How would you feel about a career change that involved a pay cut
of at least $500,000 annually? Your new job would mean working
nights and weekends with little job security. Sound good? Well,
Mark Alarie thought it did. Alarie, 36, a former All-ACC forward
at Duke, was settling into a career in investment banking when
he decided last spring to junk it and accept an entry-level
assistant coaching position on the Navy basketball staff. "I
don't even know what I make anymore," he says.
After six injury-plagued seasons in the NBA, with the Denver
Nuggets and the Washington Bullets, Alarie entered Penn's
Wharton School of Business in 1993, earned his M.B.A. in '95 and
was soon working at the institutional sales desk of Alex Brown
in Baltimore. Sure, Alarie was a budding Master of the Universe,
but old college pals are hard to shake, and when he would speak
with former teammates Tommy Amaker, Johnny Dawkins, David
Henderson or Quin Snyder, they didn't exactly talk Alan
Greenspan or growth stocks. They had played together on a 37-3
Duke squad that lost a thriller to Louisville in the '86 NCAA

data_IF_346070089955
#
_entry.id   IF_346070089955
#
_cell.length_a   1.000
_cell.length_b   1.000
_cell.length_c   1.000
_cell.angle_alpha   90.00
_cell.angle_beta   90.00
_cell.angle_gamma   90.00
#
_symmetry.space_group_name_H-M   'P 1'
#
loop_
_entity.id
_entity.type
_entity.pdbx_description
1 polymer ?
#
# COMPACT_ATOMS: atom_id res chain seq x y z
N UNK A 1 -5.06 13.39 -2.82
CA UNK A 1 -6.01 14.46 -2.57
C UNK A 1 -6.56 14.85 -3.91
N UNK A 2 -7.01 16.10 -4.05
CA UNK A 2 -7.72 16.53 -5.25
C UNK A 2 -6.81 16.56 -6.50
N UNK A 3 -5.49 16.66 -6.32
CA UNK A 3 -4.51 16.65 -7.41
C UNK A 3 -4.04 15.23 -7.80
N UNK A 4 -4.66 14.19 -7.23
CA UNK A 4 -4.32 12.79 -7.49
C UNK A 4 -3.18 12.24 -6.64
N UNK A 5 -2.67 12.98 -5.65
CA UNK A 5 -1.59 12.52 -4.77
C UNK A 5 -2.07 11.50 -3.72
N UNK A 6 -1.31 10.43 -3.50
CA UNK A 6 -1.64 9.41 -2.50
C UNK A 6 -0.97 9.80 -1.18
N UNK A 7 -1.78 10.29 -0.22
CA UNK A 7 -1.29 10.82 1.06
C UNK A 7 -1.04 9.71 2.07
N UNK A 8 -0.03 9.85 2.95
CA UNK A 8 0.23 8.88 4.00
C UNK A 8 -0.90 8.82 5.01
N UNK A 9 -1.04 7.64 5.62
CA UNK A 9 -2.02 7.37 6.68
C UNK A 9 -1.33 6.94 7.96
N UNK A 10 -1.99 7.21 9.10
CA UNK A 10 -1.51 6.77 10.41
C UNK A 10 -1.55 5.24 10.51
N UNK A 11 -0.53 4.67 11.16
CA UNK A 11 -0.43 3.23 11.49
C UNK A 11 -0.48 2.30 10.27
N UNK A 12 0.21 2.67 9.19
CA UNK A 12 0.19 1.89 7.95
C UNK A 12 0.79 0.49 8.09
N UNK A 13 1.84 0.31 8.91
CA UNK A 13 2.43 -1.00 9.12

final, and now all--except Alarie--were coaching college
Big commissions aside, Alarie didn't find a career in finance as
satisfying as chasing national championships. He covered the
Southeast region of the U.S., talking to clients, traveling and
entertaining. "I had pictured a Wall Street life for a long
time," he says, "but I didn't really know what I was getting
Then last spring Alarie read in The Washington Post that an
assistant's job was available at Navy. "Immediately, I saw
myself there," he says. "It was something that had been tugging
at me for a while." His college coach, Mike Krzyzewski, had
spoken highly of Navy head coach Don De Voe, who had been an
assistant at Army when Krzyzewski was the Cadets' captain.
Krzyzewski encouraged Alarie to apply for the job, and last
April he was hired. This season Alarie enjoyed teaching soft
turnarounds and power drop steps to Midshipmen post players like
Sitapha Savane. "I used to study [Hakeem] Olajuwon's moves,"
says Alarie, whose tutoring helped Navy to a 23-6 record this
year. "I can tell some good NBA stories."
Alarie lives with his wife, Rene, and their two-year-old
daughter, Isabella, in Bethesda, Md., a 45-mile commute to the
Naval Academy. His goal is to become a college head coach. "I
didn't take the traditional career track," he says, "but I'm
more prepared for coaching than I was for investment banking."
to become an assistant coach at Navy.